The research team, led by Asif Ghazanfar, chose marmosets because they vocalize frequently—rather than communicating via gestures like chimpanzees—and are prosocial. The researchers put pairs of marmosets on opposite sides of an opaque curtain and recorded the animals’ vocal exchanges. The researchers found that marmosets regularly waited five to six seconds after their conversational partner finished vocalizing before responding. Some of the conversations lasted as long as 30 minutes, and the two marmosets did not have to be previously acquainted to converse.
The marmosets might have evolved to take turns in order to strengthen communication with their social clans. “If you’re out of sight of your group members and want to establish contact with another, you only know if you’ve established that contact if their response is contingent on your own,” Ghazanfar told BBC News.
Home on the reef
FLICKR, TIM SHEERMAN-CHASEAnimals usually settle where they can avoid predators, find food, and mate, but how they balance these three requirements to define home is not always clear-cut. Researchers from James Cook University in Australia carefully tracked three species of parrotfish over time and showed that once these fish reached sexual maturity, they stopped expanding their home ranges. Their work was published this week (October 30) in Proceedings of the Royal Society B.
The research team estimated the home ranges of 75 individual fish from three parrotfish species in the Great Barrier Reef. Juvenile fish—some as small as 10 millimeters—expanded their home ranges proportionally as they grew. But when the fish reached about 100 millimeters, their ranges no longer correlated with body size. The researchers suggested that the main reason for this change was the onset of sexual maturity.
For parrotfish, “large social groups exist with complex courtship and mating behaviors, and therefore it is beneficial to remain as close to a potential mate as possible,” coauthor Justin Welsh told BBC Nature. “The fact that a fish’s social environment can have such a dramatic affect on their home range size opens up endless possibilities for new research,” he added.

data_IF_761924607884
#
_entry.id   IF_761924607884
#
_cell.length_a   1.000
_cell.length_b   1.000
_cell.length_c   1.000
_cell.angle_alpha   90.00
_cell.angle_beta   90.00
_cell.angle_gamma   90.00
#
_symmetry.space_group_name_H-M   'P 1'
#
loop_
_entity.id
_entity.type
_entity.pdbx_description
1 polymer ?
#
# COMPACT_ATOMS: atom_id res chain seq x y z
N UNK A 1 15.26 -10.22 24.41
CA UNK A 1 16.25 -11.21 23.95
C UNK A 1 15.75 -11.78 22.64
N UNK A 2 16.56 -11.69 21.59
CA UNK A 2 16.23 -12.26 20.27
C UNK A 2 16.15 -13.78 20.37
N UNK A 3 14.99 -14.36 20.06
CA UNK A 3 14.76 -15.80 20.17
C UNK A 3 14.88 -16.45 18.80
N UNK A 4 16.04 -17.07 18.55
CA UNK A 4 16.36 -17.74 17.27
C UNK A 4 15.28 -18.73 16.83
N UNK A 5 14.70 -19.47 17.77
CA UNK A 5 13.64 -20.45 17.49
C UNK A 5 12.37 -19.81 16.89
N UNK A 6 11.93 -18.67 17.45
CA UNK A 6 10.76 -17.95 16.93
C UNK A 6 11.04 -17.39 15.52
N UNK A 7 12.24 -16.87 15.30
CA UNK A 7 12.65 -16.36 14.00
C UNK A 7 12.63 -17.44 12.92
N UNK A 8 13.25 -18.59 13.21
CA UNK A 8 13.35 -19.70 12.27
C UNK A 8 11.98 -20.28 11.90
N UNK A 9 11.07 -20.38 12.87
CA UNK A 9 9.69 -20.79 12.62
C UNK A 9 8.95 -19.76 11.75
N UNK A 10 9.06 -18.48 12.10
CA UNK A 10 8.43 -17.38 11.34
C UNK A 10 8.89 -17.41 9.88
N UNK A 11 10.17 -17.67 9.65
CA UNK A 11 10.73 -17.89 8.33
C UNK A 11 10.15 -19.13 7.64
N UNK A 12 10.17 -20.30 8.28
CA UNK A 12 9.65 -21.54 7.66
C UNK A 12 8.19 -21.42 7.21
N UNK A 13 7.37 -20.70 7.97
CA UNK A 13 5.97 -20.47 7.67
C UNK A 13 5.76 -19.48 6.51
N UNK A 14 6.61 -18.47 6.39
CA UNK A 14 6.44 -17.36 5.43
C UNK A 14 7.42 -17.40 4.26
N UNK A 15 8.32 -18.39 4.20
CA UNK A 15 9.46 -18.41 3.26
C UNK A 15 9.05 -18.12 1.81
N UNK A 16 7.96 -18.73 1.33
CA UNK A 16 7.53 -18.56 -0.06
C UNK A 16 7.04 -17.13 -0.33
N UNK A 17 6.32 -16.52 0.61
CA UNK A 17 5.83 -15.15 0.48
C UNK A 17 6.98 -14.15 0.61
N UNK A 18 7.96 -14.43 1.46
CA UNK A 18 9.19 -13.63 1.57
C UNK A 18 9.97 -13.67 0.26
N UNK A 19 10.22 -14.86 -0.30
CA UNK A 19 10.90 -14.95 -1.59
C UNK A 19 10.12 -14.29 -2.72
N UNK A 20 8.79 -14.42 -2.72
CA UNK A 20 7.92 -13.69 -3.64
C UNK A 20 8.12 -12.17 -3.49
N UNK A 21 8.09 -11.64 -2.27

Human yawns inspire chimp yawns
EUREKALERT, ELAINIE MADSENPrevious research into contagious yawning (CY) has suggested there are several species that “catch” yawns from others—including humans, dogs, non-human primates, and parakeets. Research has also connected CY with empathy any mimicry, though its origins and benefits remain controversial. Researchers from Lund University in Sweden have now shown that chimpanzees (Pan troglodytes verus) can catch yawns from humans, and that their susceptibility to CY increases with age. Their work was published this month (October 16) in PLOS ONE.
A familiar caretaker and an unfamiliar person modeled behaviors to 33 orphaned chimps, both infants and juveniles. The humans opened their mouths in a gape, wiped their noses, and yawned as they gently played with the chimps. CY independent of the familiarity of the model was observed in the juvenile chimpanzees, but not in the infants. Neither nose wiping nor gaping seemed to be contagious.
“We’re more likely to empathize with those we’re familiar with, so we really expected the adoptive mother of the chimps would be able to provoke more contagious yawning, with the younger chimps in particular,” coauthor Elainie Madsen told the Los Angeles Times. “But there was no such thing, which is puzzling.”